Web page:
• Bacopa ( Bacopa monnieri ) leaf extract is called brahmi in Ayurvedic medicine and is widely used in India, especially for enhancing memory, analgesia (pain relief), and epilepsy. Bacopa has traditionally been used to treat asthma, hoarseness, and mental disorders, to help improve mental performance, epilepsy, and as a nerve tonic, cardiotonic (heart tonic), and diuretic (increases urine flow). Bacopa was prominently mentioned in Indian texts as early as the 6th Century. Most research on bacopa has concentrated on its effects on learning. Bacopa may also be helpful in managing pediatric attention deficit hyperactivity disorder (ADHD), but clinical evidence is lacking.
    Source:NaturalStandard
  • Caprylic acid is an eight-carbon fatty acid naturally found in palm and coconut oil, and in the milk of humans and bovines (cows). Caprylic acid is classified as a medium-chain fatty acid and chemically known as octanoic acid. The U.S. Food and Drug Administration (FDA) has approved caprylic acid with generally recognizable as safe (GRAS) status. It is used as parenteral nutrition in patients who require nutrition supplementation, as well as in some drugs, foods, and cosmetics. Nutritionists often recommend caprylic acid for use in treating candidiasis (yeast infection) and bacterial infections. However, there is insufficient clinical data available to support the used of caprylic acid for any claimed therapeutic uses.
    Source:NaturalStandard
  • Vitamin E is a fat-soluble vitamin with antioxidant properties. Vitamin E exists in eight different forms ("isomers"): alpha, beta, gamma, and delta tocopherol; and alpha, beta, gamma, and delta tocotrienol. Alpha-tocopherol is the most active form in humans. Dosing and daily allowance recommendations for vitamin E are often provided in Alpha-Tocopherol Equivalents (ATE) to account for the different biological activities of the various forms of vitamin E, or in International Units (IU), which food and supplement labels may use. Vitamin E supplements are available in natural or synthetic forms. The natural forms are usually labeled with the letter "d" (for example, d-gamma-tocopherol), whereas synthetic forms are labeled "dl" (for example, dl-alpha-tocopherol). Vitamin E has been proposed for the prevention or treatment of numerous health conditions, often based on its antioxidant properties. However, aside from the treatment of vitamin E deficiency (which is rare), there are no clearly proven medicinal uses of vitamin E supplementation beyond the recommended daily allowance. There is ongoing research in numerous diseases, particularly in cancer and heart disease. Recent concerns have been raised about the safety of vitamin E supplementation, particularly in high doses. An increased risk of bleeding has been proposed, particularly in patients taking blood-thinning agents such as warfarin, heparin, or aspirin, and in patients with vitamin K deficiency. Recent evidence suggests that regular use of high-dose vitamin E supplements may increase the risk of death (from "all causes") by a small amount, although a different study found no effects on mortality in women who took vitamin E daily. Caution is warranted.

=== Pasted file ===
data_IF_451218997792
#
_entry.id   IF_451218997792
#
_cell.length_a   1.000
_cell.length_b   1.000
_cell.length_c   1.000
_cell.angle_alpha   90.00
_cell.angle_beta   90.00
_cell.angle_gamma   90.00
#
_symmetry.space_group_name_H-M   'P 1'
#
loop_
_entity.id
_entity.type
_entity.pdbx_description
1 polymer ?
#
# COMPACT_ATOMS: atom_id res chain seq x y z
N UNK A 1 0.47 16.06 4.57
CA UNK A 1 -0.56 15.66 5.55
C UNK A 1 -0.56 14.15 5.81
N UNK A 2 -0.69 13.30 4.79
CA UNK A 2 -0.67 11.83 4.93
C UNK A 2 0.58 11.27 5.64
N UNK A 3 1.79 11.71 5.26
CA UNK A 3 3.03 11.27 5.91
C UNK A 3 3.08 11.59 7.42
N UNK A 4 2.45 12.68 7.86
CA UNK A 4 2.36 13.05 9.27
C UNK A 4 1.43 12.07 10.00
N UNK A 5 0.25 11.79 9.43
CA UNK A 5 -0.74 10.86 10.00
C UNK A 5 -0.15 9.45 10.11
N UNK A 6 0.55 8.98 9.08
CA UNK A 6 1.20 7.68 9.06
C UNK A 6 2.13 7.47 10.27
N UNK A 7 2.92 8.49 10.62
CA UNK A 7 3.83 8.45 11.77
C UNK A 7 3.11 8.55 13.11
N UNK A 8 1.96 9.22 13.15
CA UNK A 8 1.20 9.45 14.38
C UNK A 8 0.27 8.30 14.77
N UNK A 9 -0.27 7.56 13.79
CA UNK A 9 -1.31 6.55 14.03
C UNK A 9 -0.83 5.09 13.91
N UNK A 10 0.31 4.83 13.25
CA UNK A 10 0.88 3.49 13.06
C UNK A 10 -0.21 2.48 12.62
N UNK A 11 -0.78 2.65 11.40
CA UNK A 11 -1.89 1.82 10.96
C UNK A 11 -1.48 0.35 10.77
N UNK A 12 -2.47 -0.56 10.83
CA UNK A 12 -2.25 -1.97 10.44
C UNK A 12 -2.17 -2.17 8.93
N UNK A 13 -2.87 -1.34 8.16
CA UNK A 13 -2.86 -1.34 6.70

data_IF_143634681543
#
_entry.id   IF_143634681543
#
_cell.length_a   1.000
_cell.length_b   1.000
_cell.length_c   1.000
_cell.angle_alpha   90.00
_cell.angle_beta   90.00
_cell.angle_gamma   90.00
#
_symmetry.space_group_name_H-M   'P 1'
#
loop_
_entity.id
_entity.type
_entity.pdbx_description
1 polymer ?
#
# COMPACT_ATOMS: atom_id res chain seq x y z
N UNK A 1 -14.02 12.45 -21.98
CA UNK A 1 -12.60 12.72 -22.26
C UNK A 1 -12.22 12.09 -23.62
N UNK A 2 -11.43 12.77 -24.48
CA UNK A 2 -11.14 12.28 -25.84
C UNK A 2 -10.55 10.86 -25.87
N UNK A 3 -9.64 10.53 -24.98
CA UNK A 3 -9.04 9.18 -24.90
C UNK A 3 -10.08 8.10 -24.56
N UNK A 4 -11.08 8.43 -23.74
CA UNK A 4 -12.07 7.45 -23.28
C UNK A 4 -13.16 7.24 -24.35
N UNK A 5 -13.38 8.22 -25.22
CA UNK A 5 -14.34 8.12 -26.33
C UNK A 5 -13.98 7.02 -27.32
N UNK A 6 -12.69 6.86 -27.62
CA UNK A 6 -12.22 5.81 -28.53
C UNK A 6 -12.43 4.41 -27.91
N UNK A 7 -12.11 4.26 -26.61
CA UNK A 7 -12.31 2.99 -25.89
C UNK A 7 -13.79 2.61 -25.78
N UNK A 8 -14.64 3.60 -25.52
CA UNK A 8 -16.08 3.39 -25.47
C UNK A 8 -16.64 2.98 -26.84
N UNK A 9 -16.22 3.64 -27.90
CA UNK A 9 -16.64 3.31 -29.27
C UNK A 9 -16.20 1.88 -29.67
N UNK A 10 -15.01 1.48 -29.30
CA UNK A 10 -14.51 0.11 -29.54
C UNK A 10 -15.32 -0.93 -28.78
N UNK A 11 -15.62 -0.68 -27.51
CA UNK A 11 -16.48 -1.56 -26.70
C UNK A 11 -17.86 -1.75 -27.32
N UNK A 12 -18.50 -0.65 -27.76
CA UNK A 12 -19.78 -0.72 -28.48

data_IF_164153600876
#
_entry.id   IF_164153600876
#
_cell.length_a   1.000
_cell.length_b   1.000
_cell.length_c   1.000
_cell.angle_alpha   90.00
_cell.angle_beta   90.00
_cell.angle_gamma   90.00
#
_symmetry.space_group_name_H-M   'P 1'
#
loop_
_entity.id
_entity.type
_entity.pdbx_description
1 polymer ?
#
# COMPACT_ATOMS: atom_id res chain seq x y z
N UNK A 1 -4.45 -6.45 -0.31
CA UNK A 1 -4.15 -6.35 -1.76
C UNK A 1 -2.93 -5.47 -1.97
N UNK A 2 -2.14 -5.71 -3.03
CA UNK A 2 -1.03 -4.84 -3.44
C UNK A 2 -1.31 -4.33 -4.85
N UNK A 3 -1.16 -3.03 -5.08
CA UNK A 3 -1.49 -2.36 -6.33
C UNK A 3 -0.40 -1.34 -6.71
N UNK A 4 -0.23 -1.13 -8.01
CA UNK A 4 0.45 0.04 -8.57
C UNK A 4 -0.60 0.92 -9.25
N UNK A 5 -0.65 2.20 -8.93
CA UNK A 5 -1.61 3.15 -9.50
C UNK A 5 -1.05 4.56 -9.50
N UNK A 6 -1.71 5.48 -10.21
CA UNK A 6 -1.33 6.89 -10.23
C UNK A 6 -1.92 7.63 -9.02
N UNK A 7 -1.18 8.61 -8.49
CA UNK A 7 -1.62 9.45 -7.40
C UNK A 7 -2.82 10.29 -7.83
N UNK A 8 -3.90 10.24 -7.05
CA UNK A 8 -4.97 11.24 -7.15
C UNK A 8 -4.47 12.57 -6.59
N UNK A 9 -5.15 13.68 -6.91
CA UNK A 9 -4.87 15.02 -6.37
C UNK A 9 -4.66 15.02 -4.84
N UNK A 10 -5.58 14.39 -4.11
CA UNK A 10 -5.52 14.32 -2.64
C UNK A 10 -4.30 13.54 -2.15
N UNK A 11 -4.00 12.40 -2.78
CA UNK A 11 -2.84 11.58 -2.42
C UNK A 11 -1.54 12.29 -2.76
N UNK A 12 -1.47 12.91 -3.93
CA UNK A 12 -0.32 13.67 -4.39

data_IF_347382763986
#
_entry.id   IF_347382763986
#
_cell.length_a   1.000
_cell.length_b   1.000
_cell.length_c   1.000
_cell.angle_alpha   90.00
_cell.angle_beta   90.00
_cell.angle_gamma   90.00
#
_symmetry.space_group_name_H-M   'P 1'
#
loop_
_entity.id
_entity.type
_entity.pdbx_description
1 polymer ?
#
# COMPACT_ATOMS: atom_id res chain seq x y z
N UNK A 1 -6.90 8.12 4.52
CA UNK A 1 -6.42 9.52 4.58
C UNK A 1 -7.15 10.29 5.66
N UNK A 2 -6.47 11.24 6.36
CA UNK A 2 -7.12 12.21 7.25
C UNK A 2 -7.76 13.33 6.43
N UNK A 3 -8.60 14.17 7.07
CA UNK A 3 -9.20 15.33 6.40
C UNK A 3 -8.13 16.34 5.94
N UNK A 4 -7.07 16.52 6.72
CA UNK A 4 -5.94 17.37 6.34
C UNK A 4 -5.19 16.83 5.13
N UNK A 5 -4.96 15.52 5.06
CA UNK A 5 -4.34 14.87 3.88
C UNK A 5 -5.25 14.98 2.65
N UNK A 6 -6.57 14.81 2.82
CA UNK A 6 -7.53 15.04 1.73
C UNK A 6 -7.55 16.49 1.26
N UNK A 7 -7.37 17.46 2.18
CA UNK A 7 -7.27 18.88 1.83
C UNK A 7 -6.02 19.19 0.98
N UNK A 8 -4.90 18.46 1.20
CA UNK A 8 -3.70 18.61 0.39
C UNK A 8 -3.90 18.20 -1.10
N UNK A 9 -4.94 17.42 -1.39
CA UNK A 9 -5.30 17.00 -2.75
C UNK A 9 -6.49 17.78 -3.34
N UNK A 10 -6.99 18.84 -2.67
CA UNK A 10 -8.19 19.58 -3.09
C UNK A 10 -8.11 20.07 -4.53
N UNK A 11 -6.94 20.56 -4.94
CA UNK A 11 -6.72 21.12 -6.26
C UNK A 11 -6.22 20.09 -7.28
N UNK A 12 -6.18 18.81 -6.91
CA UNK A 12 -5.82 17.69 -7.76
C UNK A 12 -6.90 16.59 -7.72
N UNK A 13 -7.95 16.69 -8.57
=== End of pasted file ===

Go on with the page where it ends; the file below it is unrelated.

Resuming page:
Source:NaturalStandard